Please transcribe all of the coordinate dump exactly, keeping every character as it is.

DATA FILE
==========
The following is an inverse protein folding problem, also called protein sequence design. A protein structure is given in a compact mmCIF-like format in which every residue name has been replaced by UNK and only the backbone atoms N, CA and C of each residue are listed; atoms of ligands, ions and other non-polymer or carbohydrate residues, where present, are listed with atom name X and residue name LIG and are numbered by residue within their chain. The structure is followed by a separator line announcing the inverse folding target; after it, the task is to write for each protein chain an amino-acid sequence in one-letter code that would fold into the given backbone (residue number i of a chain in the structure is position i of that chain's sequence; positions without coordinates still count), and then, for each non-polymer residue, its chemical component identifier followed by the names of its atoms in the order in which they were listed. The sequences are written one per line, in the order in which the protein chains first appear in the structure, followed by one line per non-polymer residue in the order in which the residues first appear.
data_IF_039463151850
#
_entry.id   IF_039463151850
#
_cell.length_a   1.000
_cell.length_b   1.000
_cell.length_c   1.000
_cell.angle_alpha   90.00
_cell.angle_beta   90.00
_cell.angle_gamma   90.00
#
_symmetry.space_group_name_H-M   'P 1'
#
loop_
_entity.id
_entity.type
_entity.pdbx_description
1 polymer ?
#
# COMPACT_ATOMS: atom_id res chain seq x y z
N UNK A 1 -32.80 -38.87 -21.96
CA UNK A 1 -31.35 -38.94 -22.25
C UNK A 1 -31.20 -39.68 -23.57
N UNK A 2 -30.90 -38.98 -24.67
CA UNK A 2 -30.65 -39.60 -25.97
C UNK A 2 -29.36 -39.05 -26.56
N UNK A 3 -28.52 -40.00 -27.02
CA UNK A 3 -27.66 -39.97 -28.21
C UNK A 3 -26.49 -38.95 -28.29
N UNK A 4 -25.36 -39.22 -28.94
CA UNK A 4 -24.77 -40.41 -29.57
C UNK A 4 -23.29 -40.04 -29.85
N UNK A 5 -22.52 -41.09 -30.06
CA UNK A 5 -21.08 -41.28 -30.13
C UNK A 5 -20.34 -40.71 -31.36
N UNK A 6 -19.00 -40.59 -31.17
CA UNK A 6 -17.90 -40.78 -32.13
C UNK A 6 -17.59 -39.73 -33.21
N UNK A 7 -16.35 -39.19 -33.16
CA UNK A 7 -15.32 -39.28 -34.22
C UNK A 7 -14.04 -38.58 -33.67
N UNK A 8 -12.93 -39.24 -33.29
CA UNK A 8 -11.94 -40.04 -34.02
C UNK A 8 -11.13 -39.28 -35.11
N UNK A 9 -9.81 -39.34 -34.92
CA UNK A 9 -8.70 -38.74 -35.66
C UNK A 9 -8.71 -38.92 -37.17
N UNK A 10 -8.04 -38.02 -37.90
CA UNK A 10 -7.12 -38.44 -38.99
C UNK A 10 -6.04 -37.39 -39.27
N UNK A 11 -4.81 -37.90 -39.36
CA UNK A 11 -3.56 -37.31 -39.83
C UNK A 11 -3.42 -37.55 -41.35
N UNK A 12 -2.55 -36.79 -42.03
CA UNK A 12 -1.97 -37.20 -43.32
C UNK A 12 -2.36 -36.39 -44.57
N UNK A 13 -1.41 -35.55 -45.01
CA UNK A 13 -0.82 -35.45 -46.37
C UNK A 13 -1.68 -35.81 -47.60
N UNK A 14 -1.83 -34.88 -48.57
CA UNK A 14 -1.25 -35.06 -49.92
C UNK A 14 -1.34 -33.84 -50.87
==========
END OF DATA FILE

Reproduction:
The following is an inverse protein folding problem, also called protein sequence design. A protein structure is given in a compact mmCIF-like format in which every residue name has been replaced by UNK and only the backbone atoms N, CA and C of each residue are listed; atoms of ligands, ions and other non-polymer or carbohydrate residues, where present, are listed with atom name X and residue name LIG and are numbered by residue within their chain. The structure is followed by a separator line announcing the inverse folding target; after it, the task is to write for each protein chain an amino-acid sequence in one-letter code that would fold into the given backbone (residue number i of a chain in the structure is position i of that chain's sequence; positions without coordinates still count), and then, for each non-polymer residue, its chemical component identifier followed by the names of its atoms in the order in which they were listed. The sequences are written one per line, in the order in which the protein chains first appear in the structure, followed by one line per non-polymer residue in the order in which the residues first appear.
data_IF_039463151850
#
_entry.id   IF_039463151850
#
_cell.length_a   1.000
_cell.length_b   1.000
_cell.length_c   1.000
_cell.angle_alpha   90.00
_cell.angle_beta   90.00
_cell.angle_gamma   90.00
#
_symmetry.space_group_name_H-M   'P 1'
#
loop_
_entity.id
_entity.type
_entity.pdbx_description
1 polymer ?
#
# COMPACT_ATOMS: atom_id res chain seq x y z
N UNK A 1 -32.80 -38.87 -21.96
CA UNK A 1 -31.35 -38.94 -22.25
C UNK A 1 -31.20 -39.68 -23.57
N UNK A 2 -30.90 -38.98 -24.67
CA UNK A 2 -30.65 -39.60 -25.97
C UNK A 2 -29.36 -39.05 -26.56
N UNK A 3 -28.52 -40.00 -27.02
CA UNK A 3 -27.66 -39.97 -28.21
C UNK A 3 -26.49 -38.95 -28.29
N UNK A 4 -25.36 -39.22 -28.94
CA UNK A 4 -24.77 -40.41 -29.57
C UNK A 4 -23.29 -40.04 -29.85
N UNK A 5 -22.52 -41.09 -30.06
CA UNK A 5 -21.08 -41.28 -30.13
C UNK A 5 -20.34 -40.71 -31.36
N UNK A 6 -19.00 -40.59 -31.17
CA UNK A 6 -17.90 -40.78 -32.13
C UNK A 6 -17.59 -39.73 -33.21
N UNK A 7 -16.35 -39.19 -33.16
CA UNK A 7 -15.32 -39.28 -34.22
C UNK A 7 -14.04 -38.58 -33.67
N UNK A 8 -12.93 -39.24 -33.29
CA UNK A 8 -11.94 -40.04 -34.02
C UNK A 8 -11.13 -39.28 -35.11
N UNK A 9 -9.81 -39.34 -34.92
CA UNK A 9 -8.70 -38.74 -35.66
C UNK A 9 -8.71 -38.92 -37.17
N UNK A 10 -8.04 -38.02 -37.90
CA UNK A 10 -7.12 -38.44 -38.99
C UNK A 10 -6.04 -37.39 -39.27
N UNK A 11 -4.81 -37.90 -39.36
CA UNK A 11 -3.56 -37.31 -39.83
C UNK A 11 -3.42 -37.55 -41.35
N UNK A 12 -2.55 -36.79 -42.03
CA UNK A 12 -1.97 -37.20 -43.32
C UNK A 12 -2.36 -36.39 -44.57
N UNK A 13 -1.41 -35.55 -45.01
CA UNK A 13 -0.82 -35.45 -46.37
C UNK A 13 -1.68 -35.81 -47.60
N UNK A 14 -1.83 -34.88 -48.57
CA UNK A 14 -1.25 -35.06 -49.92
C UNK A 14 -1.34 -33.84 -50.87